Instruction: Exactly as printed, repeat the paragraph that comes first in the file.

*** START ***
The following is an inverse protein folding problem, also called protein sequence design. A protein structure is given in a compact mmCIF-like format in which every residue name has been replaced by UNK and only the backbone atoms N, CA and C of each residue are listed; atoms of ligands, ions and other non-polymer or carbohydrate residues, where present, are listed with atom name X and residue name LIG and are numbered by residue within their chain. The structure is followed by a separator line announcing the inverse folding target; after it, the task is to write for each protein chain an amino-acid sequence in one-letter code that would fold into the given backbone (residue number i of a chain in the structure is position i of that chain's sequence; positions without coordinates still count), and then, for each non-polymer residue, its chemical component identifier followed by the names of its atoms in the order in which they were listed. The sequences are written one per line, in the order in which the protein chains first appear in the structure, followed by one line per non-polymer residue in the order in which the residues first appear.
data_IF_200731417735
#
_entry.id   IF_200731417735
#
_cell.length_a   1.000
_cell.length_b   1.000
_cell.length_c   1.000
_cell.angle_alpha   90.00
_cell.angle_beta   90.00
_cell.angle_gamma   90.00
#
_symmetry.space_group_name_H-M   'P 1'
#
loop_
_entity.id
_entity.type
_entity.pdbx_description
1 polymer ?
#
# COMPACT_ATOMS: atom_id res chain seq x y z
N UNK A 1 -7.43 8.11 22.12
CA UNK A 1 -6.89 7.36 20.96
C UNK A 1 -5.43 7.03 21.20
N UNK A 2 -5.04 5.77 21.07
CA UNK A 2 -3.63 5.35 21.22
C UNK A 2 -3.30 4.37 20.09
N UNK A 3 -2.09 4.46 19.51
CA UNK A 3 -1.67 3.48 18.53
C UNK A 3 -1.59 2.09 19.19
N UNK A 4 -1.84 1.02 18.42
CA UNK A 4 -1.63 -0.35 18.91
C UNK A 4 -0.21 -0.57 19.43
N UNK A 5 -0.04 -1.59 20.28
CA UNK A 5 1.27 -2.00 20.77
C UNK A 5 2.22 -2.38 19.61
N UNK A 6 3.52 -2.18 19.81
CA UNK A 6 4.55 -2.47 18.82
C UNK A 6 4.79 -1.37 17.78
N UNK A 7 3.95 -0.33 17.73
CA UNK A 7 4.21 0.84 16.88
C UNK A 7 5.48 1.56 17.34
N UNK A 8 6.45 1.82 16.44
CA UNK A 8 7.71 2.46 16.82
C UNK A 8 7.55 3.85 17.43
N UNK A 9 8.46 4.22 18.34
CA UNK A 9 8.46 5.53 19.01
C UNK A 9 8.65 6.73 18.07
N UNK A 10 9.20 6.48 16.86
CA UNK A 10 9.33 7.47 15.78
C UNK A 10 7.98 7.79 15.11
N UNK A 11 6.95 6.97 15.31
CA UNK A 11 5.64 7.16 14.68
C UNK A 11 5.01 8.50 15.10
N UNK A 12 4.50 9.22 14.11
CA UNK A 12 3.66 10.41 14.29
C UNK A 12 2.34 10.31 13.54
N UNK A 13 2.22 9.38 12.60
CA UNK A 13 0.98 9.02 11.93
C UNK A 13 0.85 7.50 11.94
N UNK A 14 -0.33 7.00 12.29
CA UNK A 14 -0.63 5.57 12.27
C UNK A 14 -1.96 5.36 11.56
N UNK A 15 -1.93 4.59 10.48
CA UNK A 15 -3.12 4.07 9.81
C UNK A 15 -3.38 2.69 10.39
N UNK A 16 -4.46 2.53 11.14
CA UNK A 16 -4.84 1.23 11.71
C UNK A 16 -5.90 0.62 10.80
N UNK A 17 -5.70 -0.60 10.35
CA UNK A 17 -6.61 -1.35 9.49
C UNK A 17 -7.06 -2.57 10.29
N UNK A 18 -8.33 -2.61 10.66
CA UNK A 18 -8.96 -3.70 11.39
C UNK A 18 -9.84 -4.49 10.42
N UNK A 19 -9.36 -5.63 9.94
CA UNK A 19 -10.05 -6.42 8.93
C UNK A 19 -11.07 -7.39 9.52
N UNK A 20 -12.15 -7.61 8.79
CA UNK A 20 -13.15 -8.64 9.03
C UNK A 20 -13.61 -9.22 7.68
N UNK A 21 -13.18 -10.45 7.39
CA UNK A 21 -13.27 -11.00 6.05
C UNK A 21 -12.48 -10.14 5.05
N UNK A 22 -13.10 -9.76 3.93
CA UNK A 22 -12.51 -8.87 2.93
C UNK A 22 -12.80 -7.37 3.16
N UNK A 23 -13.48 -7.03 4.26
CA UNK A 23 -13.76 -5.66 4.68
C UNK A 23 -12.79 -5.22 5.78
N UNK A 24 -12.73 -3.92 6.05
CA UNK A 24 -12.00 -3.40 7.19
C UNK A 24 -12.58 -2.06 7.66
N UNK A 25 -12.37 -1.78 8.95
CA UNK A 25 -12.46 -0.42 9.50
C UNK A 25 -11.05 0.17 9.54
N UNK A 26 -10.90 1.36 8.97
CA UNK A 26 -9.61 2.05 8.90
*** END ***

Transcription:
The following is an inverse protein folding problem, also called protein sequence design. A protein structure is given in a compact mmCIF-like format in which every residue name has been replaced by UNK and only the backbone atoms N, CA and C of each residue are listed; atoms of ligands, ions and other non-polymer or carbohydrate residues, where present, are listed with atom name X and residue name LIG and are numbered by residue within their chain. The structure is followed by a separator line announcing the inverse folding target; after it, the task is to write for each protein chain an amino-acid sequence in one-letter code that would fold into the given backbone (residue number i of a chain in the structure is position i of that chain's sequence; positions without coordinates still count), and then, for each non-polymer residue, its chemical component identifier followed by the names of its atoms in the order in which they were listed. The sequences are written one per line, in the order in which the protein chains first appear in the structure, followed by one line per non-polymer residue in the order in which the residues first appear.